Hill hound

by backpackingbongos

Today I introduced a new friend to the delights of hill walking.  There was much wagging of tail and sniffing everything that could be sniffed, so I think he enjoyed himself.  I just need to persuade him to share the driving and all will be good, instead he just lay on the back seat and snored.  I have a sneaky suspicion that he has never been up on the hills before so a gentle 6.5 miles to start him off with.  He just needs to work out how to get over a stile properly……………

15 Comments to “Hill hound”

  1. Excellent. Great pic of Reuben gazing down on the landscape below like he’s modelling for a Caspar Davis Friedrich painting! I think your guess is sadly an accurate one – can’t see many staffies getting to enjoying the delights of hill-walking. The stile thing can be a challenge for lots of dogs, it seems – I’ve had to fold Sol (Dougal’s pater familias) up and throw him over a few before now. Not easy with a 30kg labrador.

    There’s around 30-odd steps up and down to the communal garden from our flat, so it’s all good training for Dougal before he finally gets to hit the hills.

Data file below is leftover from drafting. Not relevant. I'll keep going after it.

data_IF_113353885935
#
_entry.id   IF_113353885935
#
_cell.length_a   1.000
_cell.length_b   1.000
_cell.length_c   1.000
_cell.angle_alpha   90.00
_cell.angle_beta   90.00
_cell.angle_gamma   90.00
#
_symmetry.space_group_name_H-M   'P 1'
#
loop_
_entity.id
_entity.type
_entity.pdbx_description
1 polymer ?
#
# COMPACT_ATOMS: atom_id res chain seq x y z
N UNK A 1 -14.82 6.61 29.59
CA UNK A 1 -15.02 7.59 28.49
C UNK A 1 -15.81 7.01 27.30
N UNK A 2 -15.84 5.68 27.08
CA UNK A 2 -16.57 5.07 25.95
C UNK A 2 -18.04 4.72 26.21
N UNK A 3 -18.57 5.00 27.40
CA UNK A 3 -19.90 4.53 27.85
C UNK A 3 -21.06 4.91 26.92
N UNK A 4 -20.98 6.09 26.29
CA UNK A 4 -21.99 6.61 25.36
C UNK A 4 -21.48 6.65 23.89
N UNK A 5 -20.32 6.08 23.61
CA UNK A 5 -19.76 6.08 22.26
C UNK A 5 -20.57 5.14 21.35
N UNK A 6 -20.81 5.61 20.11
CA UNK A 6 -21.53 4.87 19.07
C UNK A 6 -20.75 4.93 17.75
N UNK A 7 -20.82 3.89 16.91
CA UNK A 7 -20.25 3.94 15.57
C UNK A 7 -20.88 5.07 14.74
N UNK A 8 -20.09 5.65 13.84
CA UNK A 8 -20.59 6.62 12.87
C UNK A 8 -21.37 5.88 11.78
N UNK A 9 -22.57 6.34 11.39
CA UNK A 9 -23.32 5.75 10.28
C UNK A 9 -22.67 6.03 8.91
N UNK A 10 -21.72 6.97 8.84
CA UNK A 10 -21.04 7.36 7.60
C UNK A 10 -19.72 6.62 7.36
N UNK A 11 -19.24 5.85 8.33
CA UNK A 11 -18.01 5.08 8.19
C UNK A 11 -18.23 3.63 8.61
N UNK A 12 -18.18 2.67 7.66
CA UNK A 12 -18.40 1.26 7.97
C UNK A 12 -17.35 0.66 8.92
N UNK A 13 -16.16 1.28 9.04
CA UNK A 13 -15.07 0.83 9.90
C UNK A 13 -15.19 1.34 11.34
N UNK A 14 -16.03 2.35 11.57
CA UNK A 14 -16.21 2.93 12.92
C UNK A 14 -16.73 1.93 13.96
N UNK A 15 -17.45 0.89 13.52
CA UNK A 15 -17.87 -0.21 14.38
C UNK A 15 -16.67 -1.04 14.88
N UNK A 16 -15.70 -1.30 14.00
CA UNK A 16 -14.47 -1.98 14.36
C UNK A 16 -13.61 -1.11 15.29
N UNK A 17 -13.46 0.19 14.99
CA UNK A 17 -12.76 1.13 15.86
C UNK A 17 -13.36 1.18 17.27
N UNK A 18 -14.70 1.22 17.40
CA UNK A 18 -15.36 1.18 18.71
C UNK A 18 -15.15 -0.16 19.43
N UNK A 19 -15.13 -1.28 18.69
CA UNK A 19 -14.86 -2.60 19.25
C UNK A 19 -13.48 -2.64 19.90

I look forward to reading about your first backpack with Reuben, James.

  2. It took me bloody ages to get him to sit for long enough to get that shot Pete! Luckily he has got another breed of pooch in him, so a bit leaner than the average short squat staffie. He comes in at 20kg so not easy to get over obstacles! I have been eyeing up a harness that rescue dogs wear, a loop that is balanced so easy to just lift up. Would make a good seatbelt harness for him too. I could tell that he was feeling the cold on my lunch break, he has very short hair. Keep it quiet but I have ordered him a coat to wear at night in the tent or in the bongo……

    Is Dougal going to grow into a big strapping lad?

    • I thought there was more to Reuben than pure, undiluted staffie. I was just saying to my Fiona that he looks long in the shanks. Yes, the opportunities for equipping one’s hill-hound with harnesses, panniers etc mines a whole new seam of potential kit acquisition I feel! Perhaps, there are canine crampons available for winter hill-walking with hounds?

      If Dougal grows into his impressive paws, he’s going to be a biggy alright.

      • Too much doggie kit out there Pete. He will just have his nice red coat and a new harmess for lifting over fences. Good to hear that Dougal has massive paws, you know what they say about massive paws?

        We had an Irish Wolfhound when I was a child, when he was a puppy his paws were like dinner plates. A big clumsy fool he was. Could lick your face with all four paws on the ground!